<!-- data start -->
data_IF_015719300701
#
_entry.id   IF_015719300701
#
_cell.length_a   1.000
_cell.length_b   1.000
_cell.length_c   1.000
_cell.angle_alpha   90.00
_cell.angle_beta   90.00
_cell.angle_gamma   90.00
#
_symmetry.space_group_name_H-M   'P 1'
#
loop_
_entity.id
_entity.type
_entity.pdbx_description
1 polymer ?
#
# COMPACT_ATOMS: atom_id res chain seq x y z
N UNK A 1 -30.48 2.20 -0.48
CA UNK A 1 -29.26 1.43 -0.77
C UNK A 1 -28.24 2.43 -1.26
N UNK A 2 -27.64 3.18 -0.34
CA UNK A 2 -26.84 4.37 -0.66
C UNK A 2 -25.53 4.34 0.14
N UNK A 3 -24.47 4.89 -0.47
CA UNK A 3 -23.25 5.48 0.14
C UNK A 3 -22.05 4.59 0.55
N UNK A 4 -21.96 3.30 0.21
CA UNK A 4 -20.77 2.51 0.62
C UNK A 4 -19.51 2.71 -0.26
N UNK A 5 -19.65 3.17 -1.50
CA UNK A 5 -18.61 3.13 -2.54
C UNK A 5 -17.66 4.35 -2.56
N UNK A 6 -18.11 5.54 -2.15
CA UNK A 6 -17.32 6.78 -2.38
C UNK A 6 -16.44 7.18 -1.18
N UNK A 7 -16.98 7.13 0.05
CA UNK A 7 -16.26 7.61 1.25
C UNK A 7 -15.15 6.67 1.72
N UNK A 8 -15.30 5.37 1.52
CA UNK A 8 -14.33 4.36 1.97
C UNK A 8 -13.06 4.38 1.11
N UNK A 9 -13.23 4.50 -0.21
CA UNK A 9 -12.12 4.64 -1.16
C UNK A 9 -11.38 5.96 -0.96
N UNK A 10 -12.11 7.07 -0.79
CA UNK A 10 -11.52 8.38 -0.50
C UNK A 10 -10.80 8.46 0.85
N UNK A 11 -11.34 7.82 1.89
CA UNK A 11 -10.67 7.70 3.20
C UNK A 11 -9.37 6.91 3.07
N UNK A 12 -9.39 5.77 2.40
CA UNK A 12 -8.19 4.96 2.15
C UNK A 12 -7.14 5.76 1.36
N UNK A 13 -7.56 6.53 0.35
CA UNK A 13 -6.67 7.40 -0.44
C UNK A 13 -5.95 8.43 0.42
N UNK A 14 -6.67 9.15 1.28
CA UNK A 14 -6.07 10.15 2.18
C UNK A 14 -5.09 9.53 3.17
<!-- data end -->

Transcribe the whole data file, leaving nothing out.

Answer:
data_IF_015719300701
#
_entry.id   IF_015719300701
#
_cell.length_a   1.000
_cell.length_b   1.000
_cell.length_c   1.000
_cell.angle_alpha   90.00
_cell.angle_beta   90.00
_cell.angle_gamma   90.00
#
_symmetry.space_group_name_H-M   'P 1'
#
loop_
_entity.id
_entity.type
_entity.pdbx_description
1 polymer ?
#
# COMPACT_ATOMS: atom_id res chain seq x y z
N UNK A 1 -30.48 2.20 -0.48
CA UNK A 1 -29.26 1.43 -0.77
C UNK A 1 -28.24 2.43 -1.26
N UNK A 2 -27.64 3.18 -0.34
CA UNK A 2 -26.84 4.37 -0.66
C UNK A 2 -25.53 4.34 0.14
N UNK A 3 -24.47 4.89 -0.47
CA UNK A 3 -23.25 5.48 0.14
C UNK A 3 -22.05 4.59 0.55
N UNK A 4 -21.96 3.30 0.21
CA UNK A 4 -20.77 2.51 0.62
C UNK A 4 -19.51 2.71 -0.26
N UNK A 5 -19.65 3.17 -1.50
CA UNK A 5 -18.61 3.13 -2.54
C UNK A 5 -17.66 4.35 -2.56
N UNK A 6 -18.11 5.54 -2.15
CA UNK A 6 -17.32 6.78 -2.38
C UNK A 6 -16.44 7.18 -1.18
N UNK A 7 -16.98 7.13 0.05
CA UNK A 7 -16.26 7.61 1.25
C UNK A 7 -15.15 6.67 1.72
N UNK A 8 -15.30 5.37 1.52
CA UNK A 8 -14.33 4.36 1.97
C UNK A 8 -13.06 4.38 1.11
N UNK A 9 -13.23 4.50 -0.21
CA UNK A 9 -12.12 4.64 -1.16
C UNK A 9 -11.38 5.96 -0.96
N UNK A 10 -12.11 7.07 -0.79
CA UNK A 10 -11.52 8.38 -0.50
C UNK A 10 -10.80 8.46 0.85
N UNK A 11 -11.34 7.82 1.89
CA UNK A 11 -10.67 7.70 3.20
C UNK A 11 -9.37 6.91 3.07
N UNK A 12 -9.39 5.77 2.40
CA UNK A 12 -8.19 4.96 2.15
C UNK A 12 -7.14 5.76 1.36
N UNK A 13 -7.56 6.53 0.35
CA UNK A 13 -6.67 7.40 -0.44
C UNK A 13 -5.95 8.43 0.42
N UNK A 14 -6.67 9.15 1.28
CA UNK A 14 -6.07 10.15 2.18
C UNK A 14 -5.09 9.53 3.17